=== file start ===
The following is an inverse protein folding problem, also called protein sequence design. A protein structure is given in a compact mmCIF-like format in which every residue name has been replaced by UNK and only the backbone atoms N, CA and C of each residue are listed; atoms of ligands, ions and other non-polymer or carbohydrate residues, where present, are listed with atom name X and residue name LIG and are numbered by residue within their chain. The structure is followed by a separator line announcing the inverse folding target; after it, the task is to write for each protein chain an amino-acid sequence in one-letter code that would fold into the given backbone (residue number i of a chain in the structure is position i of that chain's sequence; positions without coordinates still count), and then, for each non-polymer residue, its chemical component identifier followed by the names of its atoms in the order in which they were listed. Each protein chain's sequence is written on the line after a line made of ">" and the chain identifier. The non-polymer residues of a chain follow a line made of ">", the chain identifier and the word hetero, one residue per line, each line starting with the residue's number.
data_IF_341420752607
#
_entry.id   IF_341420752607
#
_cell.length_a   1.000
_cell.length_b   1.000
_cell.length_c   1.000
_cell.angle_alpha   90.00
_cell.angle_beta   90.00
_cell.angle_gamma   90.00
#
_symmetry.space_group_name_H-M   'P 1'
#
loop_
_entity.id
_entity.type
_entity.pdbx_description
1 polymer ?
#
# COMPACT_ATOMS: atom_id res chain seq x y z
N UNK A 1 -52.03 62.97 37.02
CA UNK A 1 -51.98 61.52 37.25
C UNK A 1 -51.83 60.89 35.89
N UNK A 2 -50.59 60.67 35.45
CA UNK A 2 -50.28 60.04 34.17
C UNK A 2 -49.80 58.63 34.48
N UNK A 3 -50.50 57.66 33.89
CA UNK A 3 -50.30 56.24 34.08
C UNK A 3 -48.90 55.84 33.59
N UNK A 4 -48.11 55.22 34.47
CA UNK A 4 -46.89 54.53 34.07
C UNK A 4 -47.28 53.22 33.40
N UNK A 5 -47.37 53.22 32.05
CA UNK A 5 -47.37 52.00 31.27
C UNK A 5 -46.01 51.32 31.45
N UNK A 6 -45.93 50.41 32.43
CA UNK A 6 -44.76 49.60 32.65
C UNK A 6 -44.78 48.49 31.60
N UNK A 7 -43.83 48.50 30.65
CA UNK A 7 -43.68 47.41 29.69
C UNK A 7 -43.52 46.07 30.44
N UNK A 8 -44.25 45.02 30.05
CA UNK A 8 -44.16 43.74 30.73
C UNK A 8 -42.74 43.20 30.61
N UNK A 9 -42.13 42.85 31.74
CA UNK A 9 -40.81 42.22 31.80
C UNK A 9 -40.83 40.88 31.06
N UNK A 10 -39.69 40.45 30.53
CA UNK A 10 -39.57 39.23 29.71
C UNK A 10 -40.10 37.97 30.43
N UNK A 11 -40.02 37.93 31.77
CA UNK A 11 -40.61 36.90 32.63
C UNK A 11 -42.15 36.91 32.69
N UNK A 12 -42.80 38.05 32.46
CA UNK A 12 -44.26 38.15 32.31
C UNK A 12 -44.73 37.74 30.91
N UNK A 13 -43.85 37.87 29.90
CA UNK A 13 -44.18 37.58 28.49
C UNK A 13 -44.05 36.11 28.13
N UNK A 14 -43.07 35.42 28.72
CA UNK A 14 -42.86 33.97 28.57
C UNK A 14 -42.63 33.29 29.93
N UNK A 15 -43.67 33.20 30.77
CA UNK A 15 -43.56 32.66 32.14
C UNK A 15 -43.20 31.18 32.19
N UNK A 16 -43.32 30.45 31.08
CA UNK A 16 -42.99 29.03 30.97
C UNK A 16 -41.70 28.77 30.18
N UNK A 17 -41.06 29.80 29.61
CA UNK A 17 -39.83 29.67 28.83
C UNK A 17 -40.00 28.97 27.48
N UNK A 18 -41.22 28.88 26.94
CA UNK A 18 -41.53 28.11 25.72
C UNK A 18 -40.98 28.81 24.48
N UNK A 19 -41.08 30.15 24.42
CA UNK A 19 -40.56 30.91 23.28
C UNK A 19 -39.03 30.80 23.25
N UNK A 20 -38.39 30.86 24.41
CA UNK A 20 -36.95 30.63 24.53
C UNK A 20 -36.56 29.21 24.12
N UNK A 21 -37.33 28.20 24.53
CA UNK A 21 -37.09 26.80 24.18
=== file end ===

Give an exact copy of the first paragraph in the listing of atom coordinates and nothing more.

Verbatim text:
The following is an inverse protein folding problem, also called protein sequence design. A protein structure is given in a compact mmCIF-like format in which every residue name has been replaced by UNK and only the backbone atoms N, CA and C of each residue are listed; atoms of ligands, ions and other non-polymer or carbohydrate residues, where present, are listed with atom name X and residue name LIG and are numbered by residue within their chain. The structure is followed by a separator line announcing the inverse folding target; after it, the task is to write for each protein chain an amino-acid sequence in one-letter code that would fold into the given backbone (residue number i of a chain in the structure is position i of that chain's sequence; positions without coordinates still count), and then, for each non-polymer residue, its chemical component identifier followed by the names of its atoms in the order in which they were listed. Each protein chain's sequence is written on the line after a line made of ">" and the chain identifier. The non-polymer residues of a chain follow a line made of ">", the chain identifier and the word hetero, one residue per line, each line starting with the residue's number.